Sir James Gell CVO JP (1823-1905)
Attorney General and First Deemster. Active campaigner for the developing rights and privileges of the Island.
Educated at the Old Grammar School in Castletown and at King William’s College, James Gell was called to the Manx Bar in 1845 and at the age of thirty-one became High Bailiff of Castletown.
Gell was appointed as Attorney General in 1866, the year R.H. Kinvig, in his History of the Isle of Man, identifies as ‘a turning point in Manx history […] both politically and economically’. This was the year in which the House of Keys passed a Bill agreeing that it should become a popularly elected body. As Attorney General, Gell was directly concerned with the new Acts which would move the Isle of Man forward. His prodigious memory and ardent patriotism, tempered by a desire for progress, commended him to the reforming Governor Loch.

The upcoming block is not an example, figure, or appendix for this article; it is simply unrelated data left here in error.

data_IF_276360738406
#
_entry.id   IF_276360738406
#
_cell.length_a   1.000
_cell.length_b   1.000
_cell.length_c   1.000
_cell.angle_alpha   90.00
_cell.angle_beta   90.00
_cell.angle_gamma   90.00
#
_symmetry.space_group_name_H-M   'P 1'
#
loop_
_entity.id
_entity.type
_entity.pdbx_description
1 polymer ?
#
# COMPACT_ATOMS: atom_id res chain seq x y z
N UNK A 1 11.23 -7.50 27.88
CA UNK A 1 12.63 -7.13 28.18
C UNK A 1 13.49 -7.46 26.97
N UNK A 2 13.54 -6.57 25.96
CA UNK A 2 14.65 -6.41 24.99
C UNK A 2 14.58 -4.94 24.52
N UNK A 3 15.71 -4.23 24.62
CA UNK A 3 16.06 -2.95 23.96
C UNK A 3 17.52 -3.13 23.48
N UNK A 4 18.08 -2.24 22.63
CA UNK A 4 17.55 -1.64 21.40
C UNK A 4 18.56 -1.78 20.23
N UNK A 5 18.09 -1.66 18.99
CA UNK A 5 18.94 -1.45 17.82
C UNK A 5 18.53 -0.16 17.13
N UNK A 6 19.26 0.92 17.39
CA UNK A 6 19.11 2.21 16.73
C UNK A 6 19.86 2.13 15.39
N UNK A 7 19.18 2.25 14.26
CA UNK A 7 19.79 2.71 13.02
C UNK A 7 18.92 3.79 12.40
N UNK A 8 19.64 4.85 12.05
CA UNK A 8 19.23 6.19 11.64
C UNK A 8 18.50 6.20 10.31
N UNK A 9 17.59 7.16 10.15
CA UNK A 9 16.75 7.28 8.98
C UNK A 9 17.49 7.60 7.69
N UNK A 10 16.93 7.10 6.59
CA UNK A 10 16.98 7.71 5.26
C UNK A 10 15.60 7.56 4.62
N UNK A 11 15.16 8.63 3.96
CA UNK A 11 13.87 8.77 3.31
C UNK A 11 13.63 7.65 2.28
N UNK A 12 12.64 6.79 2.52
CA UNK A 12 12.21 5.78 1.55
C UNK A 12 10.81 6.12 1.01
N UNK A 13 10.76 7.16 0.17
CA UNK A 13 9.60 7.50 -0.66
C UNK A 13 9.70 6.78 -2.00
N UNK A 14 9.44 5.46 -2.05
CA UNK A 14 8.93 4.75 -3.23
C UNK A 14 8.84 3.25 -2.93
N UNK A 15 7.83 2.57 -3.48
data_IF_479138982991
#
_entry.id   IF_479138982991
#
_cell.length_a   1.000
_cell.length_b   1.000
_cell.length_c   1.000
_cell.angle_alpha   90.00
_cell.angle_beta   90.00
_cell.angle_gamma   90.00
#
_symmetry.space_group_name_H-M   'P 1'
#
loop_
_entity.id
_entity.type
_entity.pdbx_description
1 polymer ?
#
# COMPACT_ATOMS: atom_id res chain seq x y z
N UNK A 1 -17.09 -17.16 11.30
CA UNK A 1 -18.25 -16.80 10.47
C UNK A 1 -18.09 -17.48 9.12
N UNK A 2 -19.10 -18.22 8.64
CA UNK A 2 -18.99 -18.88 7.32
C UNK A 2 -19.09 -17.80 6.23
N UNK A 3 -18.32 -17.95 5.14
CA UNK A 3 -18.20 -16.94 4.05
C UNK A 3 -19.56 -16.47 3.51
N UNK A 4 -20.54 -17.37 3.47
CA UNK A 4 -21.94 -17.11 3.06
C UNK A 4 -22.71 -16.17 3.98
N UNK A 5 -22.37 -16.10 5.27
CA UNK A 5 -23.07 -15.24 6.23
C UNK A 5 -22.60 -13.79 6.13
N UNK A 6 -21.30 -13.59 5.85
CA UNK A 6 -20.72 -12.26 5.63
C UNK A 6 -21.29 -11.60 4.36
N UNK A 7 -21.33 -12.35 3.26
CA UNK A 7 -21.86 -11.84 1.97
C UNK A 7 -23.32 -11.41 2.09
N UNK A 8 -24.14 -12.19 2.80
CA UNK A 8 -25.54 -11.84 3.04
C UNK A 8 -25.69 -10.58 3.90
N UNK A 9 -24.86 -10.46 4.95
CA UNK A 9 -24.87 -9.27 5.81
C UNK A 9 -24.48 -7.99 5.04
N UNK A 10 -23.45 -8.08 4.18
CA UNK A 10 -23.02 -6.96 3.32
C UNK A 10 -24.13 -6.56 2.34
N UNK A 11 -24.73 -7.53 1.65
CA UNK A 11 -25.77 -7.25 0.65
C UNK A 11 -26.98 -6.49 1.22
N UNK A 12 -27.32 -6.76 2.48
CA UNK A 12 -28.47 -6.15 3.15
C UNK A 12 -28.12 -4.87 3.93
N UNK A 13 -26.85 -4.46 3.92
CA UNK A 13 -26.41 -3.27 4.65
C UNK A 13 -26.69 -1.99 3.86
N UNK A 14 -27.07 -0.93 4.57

Later, as First Deemster and Clerk of the Rolls, Gell was a Member of the Legislative Council and therefore of Tynwald Court, where he was well known for his support for the developing rights and privileges of the Island.
When Gell died in 1905 the Island’s Governor, Sir Spencer Walpole, wrote that ‘the Island may have produced men of greater ability [...] but in the long centuries of its past history it has never been represented by a man who had a more intimate knowledge of its Constitution or[…] a deeper loyalty to its people’.
A deep loyalty to his people